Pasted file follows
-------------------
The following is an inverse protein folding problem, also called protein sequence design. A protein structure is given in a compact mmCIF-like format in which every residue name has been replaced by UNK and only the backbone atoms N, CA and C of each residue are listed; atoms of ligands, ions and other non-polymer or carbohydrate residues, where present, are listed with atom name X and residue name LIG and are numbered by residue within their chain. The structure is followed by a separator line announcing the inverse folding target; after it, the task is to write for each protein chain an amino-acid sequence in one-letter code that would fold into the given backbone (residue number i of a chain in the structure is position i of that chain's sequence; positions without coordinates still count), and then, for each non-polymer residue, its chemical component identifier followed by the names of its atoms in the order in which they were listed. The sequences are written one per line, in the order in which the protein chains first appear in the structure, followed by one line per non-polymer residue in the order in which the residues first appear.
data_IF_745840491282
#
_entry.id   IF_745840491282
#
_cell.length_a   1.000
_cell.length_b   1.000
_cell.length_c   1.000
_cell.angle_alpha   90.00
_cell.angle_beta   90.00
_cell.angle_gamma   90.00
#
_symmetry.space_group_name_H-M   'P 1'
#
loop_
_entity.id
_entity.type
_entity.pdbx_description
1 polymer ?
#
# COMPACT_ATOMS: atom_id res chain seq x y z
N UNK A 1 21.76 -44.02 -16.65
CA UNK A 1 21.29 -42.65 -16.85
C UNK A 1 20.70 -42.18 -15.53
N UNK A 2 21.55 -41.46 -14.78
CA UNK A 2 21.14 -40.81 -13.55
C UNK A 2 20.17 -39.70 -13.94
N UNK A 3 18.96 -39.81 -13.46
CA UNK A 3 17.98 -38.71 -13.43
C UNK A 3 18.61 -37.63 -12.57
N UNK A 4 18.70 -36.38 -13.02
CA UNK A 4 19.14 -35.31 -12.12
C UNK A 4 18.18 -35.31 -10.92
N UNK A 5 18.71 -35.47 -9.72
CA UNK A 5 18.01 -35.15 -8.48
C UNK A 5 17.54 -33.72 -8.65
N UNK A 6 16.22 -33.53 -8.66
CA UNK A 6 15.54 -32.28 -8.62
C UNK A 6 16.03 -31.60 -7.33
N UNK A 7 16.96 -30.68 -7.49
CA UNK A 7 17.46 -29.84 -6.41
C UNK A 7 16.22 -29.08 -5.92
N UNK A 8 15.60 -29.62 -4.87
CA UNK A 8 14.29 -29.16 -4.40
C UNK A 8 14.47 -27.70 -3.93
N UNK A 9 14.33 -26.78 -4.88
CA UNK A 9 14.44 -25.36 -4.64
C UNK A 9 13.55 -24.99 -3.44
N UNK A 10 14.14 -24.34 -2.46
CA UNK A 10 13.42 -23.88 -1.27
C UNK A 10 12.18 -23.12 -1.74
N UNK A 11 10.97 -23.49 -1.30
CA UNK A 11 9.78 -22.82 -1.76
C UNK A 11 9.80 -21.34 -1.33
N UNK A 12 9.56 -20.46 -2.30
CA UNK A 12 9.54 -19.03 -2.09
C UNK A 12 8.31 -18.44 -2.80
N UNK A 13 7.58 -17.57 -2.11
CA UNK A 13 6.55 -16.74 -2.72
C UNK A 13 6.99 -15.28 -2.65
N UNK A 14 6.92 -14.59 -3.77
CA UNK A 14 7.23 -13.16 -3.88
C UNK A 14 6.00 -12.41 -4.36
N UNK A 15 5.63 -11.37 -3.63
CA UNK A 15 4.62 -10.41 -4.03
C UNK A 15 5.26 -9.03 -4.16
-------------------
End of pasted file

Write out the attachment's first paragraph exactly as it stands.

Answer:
The following is an inverse protein folding problem, also called protein sequence design. A protein structure is given in a compact mmCIF-like format in which every residue name has been replaced by UNK and only the backbone atoms N, CA and C of each residue are listed; atoms of ligands, ions and other non-polymer or carbohydrate residues, where present, are listed with atom name X and residue name LIG and are numbered by residue within their chain. The structure is followed by a separator line announcing the inverse folding target; after it, the task is to write for each protein chain an amino-acid sequence in one-letter code that would fold into the given backbone (residue number i of a chain in the structure is position i of that chain's sequence; positions without coordinates still count), and then, for each non-polymer residue, its chemical component identifier followed by the names of its atoms in the order in which they were listed. The sequences are written one per line, in the order in which the protein chains first appear in the structure, followed by one line per non-polymer residue in the order in which the residues first appear.